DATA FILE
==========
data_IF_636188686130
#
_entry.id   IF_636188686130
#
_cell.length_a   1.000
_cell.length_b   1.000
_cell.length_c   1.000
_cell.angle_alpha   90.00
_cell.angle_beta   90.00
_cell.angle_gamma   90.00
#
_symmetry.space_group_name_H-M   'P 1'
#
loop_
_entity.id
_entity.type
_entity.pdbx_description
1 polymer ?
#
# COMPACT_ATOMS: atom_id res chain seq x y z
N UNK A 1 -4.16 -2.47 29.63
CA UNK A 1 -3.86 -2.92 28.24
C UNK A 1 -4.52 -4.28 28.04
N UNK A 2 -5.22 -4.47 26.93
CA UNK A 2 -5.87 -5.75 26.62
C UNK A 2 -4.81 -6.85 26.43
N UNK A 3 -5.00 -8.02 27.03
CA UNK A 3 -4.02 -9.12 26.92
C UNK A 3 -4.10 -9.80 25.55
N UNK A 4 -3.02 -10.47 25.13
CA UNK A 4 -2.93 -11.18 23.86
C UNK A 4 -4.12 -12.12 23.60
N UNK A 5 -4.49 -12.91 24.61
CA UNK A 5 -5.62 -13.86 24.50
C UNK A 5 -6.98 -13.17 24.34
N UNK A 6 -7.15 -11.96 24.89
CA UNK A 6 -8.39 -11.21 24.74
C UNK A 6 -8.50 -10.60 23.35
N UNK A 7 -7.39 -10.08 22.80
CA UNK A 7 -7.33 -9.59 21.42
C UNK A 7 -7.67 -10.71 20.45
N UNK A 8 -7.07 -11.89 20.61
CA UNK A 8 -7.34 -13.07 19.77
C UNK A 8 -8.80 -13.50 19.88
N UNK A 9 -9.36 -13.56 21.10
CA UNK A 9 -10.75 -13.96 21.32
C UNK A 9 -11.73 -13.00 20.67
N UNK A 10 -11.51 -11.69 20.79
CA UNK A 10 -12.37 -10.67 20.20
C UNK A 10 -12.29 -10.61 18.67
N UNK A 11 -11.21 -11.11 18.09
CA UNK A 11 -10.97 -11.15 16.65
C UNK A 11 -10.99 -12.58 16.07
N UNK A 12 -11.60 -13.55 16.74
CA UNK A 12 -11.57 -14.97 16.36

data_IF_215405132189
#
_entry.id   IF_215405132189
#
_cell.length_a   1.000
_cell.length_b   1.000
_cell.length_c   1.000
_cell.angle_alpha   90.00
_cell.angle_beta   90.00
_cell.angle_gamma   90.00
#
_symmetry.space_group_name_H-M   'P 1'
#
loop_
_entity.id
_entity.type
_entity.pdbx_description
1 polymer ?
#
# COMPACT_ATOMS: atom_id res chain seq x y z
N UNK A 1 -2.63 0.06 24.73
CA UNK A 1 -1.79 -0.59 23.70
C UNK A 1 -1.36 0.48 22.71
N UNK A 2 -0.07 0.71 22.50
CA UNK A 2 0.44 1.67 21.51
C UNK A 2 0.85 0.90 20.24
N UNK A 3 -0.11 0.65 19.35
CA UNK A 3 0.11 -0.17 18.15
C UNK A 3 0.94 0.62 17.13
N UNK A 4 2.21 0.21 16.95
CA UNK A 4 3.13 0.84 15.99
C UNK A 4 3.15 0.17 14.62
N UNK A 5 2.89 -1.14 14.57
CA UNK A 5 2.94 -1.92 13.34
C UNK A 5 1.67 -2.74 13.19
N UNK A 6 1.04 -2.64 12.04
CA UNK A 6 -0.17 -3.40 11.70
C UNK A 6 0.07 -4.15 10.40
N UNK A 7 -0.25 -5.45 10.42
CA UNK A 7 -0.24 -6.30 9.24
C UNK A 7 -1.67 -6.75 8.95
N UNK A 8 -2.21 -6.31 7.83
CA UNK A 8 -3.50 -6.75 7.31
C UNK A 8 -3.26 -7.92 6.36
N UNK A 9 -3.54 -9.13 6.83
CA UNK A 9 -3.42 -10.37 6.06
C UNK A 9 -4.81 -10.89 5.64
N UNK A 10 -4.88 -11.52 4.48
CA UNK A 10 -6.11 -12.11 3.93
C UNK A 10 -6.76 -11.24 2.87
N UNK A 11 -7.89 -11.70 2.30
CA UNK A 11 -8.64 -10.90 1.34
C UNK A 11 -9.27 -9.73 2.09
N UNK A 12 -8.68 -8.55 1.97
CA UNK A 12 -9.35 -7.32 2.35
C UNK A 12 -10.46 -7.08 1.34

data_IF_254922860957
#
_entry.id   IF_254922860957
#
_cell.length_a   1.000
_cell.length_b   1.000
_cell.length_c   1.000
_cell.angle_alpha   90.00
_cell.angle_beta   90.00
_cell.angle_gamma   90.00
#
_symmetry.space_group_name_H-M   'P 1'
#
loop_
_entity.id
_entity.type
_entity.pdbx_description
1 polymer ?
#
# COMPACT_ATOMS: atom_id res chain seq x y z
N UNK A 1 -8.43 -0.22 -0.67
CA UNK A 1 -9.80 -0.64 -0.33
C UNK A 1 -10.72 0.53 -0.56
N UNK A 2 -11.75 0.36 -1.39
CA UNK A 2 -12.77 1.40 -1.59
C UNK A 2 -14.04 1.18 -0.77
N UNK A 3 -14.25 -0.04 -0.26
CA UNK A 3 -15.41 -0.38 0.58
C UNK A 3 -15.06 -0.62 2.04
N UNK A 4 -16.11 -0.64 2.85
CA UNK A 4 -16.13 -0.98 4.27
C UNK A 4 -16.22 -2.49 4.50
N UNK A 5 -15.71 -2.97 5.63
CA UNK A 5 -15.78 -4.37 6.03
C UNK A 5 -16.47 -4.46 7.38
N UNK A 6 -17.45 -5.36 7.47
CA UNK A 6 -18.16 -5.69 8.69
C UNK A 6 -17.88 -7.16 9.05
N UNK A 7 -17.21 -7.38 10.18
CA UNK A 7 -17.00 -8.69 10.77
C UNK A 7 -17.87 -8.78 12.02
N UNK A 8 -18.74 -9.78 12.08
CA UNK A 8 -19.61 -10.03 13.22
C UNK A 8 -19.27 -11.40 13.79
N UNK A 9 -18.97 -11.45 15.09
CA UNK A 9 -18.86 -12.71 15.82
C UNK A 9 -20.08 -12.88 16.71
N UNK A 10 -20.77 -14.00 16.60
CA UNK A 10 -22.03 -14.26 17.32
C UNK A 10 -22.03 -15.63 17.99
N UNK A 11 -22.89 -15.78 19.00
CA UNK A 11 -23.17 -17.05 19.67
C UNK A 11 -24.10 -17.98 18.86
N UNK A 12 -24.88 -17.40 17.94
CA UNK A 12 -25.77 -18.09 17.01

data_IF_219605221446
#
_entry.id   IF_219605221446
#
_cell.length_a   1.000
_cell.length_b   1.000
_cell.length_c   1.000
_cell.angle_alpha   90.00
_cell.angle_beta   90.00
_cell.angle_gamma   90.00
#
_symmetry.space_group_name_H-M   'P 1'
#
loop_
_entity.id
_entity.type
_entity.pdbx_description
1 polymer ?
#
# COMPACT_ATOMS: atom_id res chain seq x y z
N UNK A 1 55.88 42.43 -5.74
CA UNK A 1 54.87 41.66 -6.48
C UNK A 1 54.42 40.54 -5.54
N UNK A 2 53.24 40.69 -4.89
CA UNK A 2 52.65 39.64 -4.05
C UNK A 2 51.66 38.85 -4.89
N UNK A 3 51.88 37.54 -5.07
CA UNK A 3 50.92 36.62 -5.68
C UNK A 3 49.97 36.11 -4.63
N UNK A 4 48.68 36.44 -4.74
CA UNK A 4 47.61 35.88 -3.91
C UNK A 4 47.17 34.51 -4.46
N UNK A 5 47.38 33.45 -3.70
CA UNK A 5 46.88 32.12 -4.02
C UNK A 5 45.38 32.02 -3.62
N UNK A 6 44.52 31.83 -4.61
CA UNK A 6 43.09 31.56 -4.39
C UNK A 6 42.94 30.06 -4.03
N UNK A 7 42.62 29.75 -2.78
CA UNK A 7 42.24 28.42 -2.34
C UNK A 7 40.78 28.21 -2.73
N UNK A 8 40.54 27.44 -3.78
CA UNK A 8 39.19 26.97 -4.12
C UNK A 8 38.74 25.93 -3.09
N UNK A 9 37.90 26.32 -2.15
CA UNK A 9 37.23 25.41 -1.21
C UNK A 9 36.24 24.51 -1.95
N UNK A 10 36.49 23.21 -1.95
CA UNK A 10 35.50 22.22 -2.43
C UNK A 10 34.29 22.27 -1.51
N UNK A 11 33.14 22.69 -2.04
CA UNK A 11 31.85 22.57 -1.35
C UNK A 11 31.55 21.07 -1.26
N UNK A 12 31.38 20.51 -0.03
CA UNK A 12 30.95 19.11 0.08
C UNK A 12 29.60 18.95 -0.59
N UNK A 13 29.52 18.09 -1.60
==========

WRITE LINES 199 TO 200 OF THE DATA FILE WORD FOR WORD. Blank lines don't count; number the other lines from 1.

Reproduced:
N UNK A 5 47.38 33.45 -3.70
CA UNK A 5 46.88 32.12 -4.02